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Financials rally will continue, with big banks the big winners, expert says

Financial stocks are going to continue soar thanks to an improving economy, less regulation and higher interest rates, experts told CNBC on Monday.

"This is all about credibility and confidence … as the economy continues to recover, financials are going to be a big part of it, especially loan growth," said Brian Belski, chief investment strategist at BMO Capital Markets.

Plus, the sector usually trades in tandem with the market, but this latest bull market has not been led by financials, he pointed out.

"We think there is still gross, gross underperformance of financials to get caught up on."

In fact, Belski told "Power Lunch" he believes S&P 500 financials have more than 30 percent higher to go in terms of reaching any kind of fair value.

Pedestrians pass a JPMorgan Chase bank branch in New York.
Michael Nagle | Bloomberg | Getty Images
Pedestrians pass a JPMorgan Chase bank branch in New York.

Liz Ann Sonders, chief investment strategist at Charles Schwab, also isn't concerned about the sector's recent rally because it has underperformed for eight years.

"Leverage ratios are down, you're looking at net interest margins rising, so it continues to be one of our favorites," she told "Power Lunch."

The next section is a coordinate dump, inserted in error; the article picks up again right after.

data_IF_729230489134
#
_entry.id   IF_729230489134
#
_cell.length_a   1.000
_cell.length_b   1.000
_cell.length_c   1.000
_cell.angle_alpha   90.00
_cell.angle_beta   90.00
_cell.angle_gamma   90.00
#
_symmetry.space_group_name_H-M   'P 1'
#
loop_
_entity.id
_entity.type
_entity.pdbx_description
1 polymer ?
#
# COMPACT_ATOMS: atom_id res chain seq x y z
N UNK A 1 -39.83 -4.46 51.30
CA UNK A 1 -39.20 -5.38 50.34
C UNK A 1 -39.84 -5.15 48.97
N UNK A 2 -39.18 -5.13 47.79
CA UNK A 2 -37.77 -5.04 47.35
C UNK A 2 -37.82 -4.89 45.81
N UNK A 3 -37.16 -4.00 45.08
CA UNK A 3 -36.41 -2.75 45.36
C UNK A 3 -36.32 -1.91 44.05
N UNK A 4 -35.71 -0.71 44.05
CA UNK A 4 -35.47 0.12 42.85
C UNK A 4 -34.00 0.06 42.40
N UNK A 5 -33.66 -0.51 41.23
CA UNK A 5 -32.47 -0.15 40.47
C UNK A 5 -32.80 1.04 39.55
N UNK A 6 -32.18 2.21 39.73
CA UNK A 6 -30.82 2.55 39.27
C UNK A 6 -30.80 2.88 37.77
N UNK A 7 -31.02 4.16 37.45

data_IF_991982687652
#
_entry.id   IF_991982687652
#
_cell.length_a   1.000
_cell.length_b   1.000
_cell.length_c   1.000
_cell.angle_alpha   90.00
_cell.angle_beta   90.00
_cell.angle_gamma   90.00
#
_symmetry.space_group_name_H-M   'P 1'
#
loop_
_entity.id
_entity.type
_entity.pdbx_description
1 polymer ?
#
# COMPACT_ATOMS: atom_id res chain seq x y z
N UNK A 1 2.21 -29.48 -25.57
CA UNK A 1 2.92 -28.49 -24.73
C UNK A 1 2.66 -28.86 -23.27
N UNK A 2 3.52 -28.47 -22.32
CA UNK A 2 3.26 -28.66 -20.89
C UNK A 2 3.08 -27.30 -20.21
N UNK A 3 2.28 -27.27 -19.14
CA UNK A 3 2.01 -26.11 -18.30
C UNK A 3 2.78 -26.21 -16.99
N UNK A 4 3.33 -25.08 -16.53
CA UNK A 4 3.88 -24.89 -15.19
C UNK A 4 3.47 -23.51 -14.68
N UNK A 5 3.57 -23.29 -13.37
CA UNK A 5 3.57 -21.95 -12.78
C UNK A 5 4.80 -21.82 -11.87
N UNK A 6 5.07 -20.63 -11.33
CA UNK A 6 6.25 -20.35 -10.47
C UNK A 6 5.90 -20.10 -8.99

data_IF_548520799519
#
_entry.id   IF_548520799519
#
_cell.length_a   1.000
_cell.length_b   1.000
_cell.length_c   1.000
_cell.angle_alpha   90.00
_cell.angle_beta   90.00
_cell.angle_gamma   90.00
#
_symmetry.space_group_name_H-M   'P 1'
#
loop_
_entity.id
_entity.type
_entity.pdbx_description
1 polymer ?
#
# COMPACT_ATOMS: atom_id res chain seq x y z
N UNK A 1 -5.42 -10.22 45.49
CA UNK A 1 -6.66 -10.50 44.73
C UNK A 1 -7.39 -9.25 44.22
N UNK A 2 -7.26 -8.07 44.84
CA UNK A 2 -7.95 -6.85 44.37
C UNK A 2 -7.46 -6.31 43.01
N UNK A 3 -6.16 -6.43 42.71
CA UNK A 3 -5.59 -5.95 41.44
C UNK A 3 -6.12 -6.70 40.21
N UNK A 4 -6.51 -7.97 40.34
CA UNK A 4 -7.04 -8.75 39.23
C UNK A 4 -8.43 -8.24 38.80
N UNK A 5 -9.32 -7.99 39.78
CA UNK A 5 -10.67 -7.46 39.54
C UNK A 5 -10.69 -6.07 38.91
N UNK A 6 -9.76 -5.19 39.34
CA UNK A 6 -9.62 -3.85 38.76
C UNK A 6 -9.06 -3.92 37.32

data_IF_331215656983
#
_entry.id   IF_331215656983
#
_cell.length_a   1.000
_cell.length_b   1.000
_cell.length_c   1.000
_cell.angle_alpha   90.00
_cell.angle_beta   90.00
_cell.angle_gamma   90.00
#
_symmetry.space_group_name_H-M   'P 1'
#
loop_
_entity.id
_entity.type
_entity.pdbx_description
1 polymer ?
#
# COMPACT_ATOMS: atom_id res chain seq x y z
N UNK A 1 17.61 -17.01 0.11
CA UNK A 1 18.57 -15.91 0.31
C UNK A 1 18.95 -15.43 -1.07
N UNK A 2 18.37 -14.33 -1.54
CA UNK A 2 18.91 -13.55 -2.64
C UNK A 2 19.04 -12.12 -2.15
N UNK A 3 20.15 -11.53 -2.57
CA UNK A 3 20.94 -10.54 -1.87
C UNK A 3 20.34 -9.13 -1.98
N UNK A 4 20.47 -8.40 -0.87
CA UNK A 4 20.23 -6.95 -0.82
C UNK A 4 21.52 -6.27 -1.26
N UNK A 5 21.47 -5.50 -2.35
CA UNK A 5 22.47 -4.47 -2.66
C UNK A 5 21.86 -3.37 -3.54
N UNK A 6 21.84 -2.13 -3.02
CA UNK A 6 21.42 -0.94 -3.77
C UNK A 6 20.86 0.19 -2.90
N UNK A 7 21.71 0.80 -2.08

Financials have been climbing higher since President-elect Donald Trump's surprising win Nov. 8, with many investors banking on less regulation during his administration.

Steven Eisman, the strategist portrayed by Steve Carell in "The Big Short," told CNBC earlier Monday that he believes the financial system will be at least partially deregulated under Trump, and said he's as long as he can be in financial stocks.

"I think over the next couple of years there will be more leverage, and this will be a golden age of investing in financial stocks," added Eisman, whose bet against the subprime mortgage market prior to the 2008 financial crisis was depicted in the 2015 movie.


Banks will also benefit from higher interest rates from the Federal Reserve.

Last Wednesday, the Federal Open Market Committee raised its target range from a range of 0.25 percent to 0.5 percent to 0.5 percent to 0.75 percent. It also indicated it expects three rate hikes in 2017.

Belski cheered the ending of the "bull market in compliance" and called higher rates "frosting on the cake."

"The cake part of financials is all about asset gathering and economies of scale. That's why the big banks in particular with things like asset management and wealth management are going to be the big winners over the next three to five years," he said.

For Gabriela Santos, global market strategist at JPMorgan Funds, the extended rally in financials comes down to growth and credit.

"It's finally families being willing to take on more credit and banks being willing to lend again and I think that's just the beginning of the story," she said in an interview with "Power Lunch."

Santos believes the economy is rebounding and the fundamentals are pretty solid, especially on the consumer side.

— CNBC's Jeff Cox and Matthew Belvedere contributed to this story.